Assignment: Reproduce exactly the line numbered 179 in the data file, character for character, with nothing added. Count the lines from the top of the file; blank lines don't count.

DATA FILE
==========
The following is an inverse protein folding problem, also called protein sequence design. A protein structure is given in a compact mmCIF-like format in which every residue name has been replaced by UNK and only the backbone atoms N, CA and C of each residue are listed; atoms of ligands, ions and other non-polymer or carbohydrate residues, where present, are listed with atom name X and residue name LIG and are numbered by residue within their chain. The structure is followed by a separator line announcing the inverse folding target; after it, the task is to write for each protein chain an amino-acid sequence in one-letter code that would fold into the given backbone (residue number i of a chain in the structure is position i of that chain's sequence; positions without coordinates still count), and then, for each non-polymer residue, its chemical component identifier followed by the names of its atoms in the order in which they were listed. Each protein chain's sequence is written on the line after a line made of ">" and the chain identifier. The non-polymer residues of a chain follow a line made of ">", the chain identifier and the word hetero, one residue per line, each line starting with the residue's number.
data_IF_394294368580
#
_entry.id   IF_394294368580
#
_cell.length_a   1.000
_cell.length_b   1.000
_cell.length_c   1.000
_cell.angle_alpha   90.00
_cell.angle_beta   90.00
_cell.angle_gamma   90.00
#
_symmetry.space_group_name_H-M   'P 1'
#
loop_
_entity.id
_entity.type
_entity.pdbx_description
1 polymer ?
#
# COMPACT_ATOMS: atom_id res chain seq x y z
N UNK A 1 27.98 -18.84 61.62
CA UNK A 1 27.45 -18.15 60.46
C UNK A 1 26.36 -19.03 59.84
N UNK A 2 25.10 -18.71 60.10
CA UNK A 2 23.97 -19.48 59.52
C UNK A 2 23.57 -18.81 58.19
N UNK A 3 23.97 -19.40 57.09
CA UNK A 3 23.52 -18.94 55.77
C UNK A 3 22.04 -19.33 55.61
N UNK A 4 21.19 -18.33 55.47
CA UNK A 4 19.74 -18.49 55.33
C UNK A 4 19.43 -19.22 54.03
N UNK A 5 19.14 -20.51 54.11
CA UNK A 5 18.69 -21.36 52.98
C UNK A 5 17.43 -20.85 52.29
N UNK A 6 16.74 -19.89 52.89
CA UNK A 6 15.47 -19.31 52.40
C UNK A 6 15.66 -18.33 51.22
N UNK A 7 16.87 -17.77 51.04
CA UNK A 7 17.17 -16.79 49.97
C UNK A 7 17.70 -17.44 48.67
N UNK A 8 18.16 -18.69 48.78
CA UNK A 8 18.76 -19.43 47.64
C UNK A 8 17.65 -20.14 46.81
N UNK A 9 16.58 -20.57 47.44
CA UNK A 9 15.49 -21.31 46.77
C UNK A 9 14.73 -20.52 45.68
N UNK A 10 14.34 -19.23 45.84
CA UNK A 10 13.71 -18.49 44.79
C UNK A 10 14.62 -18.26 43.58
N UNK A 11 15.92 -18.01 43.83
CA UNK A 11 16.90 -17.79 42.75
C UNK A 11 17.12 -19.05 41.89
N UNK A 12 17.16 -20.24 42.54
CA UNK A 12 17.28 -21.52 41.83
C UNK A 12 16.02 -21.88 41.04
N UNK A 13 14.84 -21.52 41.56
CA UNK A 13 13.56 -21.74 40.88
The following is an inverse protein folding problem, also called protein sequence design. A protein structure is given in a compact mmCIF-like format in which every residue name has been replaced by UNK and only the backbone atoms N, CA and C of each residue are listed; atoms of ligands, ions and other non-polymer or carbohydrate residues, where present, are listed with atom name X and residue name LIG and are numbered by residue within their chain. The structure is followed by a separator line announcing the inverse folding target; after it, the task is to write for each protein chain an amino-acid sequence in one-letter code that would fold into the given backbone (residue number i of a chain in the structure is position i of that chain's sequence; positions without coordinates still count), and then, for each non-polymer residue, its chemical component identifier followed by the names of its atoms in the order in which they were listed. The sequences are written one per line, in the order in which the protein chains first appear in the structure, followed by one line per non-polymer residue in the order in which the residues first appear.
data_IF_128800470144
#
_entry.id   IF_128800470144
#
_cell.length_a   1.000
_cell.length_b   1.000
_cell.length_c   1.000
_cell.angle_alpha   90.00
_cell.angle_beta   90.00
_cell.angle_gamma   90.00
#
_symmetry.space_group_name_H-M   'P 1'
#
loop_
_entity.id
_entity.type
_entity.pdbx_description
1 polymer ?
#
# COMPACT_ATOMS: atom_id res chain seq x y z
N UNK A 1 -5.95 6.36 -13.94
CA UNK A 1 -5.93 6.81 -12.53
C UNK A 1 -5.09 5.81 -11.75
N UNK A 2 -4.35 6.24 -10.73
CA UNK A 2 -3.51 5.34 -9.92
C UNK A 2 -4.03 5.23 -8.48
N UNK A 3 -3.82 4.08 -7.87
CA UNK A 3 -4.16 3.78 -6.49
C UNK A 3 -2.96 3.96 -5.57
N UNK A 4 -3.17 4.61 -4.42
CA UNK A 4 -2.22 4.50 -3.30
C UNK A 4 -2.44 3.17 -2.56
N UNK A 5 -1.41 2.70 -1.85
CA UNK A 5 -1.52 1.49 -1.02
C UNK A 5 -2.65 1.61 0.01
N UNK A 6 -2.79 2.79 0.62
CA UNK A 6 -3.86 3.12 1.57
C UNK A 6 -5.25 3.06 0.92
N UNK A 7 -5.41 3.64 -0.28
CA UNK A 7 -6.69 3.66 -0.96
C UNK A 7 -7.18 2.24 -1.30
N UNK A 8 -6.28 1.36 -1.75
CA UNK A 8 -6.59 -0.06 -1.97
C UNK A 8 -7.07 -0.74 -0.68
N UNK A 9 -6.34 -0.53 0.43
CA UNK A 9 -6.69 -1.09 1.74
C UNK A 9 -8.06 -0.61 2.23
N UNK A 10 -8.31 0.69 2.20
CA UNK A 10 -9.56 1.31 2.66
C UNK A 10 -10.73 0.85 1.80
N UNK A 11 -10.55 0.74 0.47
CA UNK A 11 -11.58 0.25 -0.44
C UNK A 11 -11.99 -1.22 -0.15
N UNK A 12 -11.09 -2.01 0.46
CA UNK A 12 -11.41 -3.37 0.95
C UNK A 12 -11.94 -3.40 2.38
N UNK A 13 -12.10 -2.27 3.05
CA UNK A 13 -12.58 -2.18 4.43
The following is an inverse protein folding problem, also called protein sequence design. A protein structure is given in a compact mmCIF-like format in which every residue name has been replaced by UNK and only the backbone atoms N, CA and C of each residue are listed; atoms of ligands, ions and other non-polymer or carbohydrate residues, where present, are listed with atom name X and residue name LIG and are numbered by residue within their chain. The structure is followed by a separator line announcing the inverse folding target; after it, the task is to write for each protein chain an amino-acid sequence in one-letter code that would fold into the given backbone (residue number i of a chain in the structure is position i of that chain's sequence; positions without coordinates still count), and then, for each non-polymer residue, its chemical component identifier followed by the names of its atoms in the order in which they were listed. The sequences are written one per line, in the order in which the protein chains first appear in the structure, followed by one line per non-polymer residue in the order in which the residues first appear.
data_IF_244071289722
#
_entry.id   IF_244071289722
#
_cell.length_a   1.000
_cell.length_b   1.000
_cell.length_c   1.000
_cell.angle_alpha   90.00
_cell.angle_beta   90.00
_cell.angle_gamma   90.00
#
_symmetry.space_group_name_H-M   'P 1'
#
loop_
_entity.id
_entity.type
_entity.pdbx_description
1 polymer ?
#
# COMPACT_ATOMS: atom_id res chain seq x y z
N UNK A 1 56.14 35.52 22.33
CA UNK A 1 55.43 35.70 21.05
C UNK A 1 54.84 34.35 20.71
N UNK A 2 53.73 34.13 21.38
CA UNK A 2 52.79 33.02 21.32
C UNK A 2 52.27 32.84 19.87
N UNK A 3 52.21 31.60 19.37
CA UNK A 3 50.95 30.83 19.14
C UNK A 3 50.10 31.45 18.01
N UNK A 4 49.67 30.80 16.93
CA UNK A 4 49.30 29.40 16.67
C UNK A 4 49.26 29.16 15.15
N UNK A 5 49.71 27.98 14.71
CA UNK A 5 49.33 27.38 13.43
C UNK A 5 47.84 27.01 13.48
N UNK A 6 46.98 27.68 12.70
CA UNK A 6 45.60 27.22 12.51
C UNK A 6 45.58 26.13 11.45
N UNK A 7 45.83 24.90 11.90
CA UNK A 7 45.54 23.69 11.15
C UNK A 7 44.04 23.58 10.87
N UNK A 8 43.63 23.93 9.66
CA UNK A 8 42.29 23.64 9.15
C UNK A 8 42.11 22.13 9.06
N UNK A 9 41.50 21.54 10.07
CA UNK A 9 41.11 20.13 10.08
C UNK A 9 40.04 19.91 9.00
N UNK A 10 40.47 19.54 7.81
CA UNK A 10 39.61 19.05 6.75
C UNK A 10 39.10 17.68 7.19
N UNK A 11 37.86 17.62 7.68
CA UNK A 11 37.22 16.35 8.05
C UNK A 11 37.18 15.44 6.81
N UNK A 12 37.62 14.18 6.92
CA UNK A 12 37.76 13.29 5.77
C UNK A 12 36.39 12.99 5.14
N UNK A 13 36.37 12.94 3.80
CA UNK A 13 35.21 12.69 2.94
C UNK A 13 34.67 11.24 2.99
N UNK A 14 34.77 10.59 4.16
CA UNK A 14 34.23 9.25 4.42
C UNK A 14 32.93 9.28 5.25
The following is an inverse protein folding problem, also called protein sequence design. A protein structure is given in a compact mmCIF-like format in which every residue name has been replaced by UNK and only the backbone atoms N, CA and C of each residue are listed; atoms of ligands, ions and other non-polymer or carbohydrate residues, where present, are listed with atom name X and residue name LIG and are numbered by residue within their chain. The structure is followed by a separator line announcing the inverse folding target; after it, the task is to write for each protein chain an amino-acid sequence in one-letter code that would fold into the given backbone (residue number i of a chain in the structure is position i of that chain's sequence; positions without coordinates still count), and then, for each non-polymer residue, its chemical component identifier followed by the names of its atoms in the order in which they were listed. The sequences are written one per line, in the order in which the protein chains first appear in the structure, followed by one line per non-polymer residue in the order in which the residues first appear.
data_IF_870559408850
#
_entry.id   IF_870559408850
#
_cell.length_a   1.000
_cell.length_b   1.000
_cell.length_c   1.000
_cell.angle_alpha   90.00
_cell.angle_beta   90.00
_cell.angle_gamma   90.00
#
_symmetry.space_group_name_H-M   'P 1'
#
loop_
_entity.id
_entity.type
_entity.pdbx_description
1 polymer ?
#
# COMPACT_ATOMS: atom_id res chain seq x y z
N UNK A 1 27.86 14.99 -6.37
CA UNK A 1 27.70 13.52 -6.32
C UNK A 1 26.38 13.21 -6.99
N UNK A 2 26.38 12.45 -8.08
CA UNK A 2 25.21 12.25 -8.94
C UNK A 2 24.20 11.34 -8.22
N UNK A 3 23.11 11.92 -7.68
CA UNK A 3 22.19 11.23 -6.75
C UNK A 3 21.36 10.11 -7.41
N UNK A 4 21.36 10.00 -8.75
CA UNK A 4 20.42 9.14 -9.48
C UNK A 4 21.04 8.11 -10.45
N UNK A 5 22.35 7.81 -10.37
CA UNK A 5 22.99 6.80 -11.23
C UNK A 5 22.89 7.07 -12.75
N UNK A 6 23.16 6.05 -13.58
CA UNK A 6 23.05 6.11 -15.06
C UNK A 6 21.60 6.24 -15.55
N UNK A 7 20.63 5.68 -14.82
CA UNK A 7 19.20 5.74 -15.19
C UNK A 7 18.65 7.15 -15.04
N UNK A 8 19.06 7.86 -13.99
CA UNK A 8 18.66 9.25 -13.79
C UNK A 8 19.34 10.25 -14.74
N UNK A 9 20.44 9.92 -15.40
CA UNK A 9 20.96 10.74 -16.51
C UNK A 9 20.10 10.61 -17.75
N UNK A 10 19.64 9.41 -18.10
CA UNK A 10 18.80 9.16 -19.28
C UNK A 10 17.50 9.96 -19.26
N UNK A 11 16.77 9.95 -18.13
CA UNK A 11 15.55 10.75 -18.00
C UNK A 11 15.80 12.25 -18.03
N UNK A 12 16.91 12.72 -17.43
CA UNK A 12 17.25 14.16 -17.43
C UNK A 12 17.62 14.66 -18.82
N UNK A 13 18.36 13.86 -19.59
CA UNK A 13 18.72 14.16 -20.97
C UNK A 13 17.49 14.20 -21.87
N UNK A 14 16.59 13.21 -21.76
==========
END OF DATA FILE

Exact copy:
N UNK A 14 34.77 10.59 4.16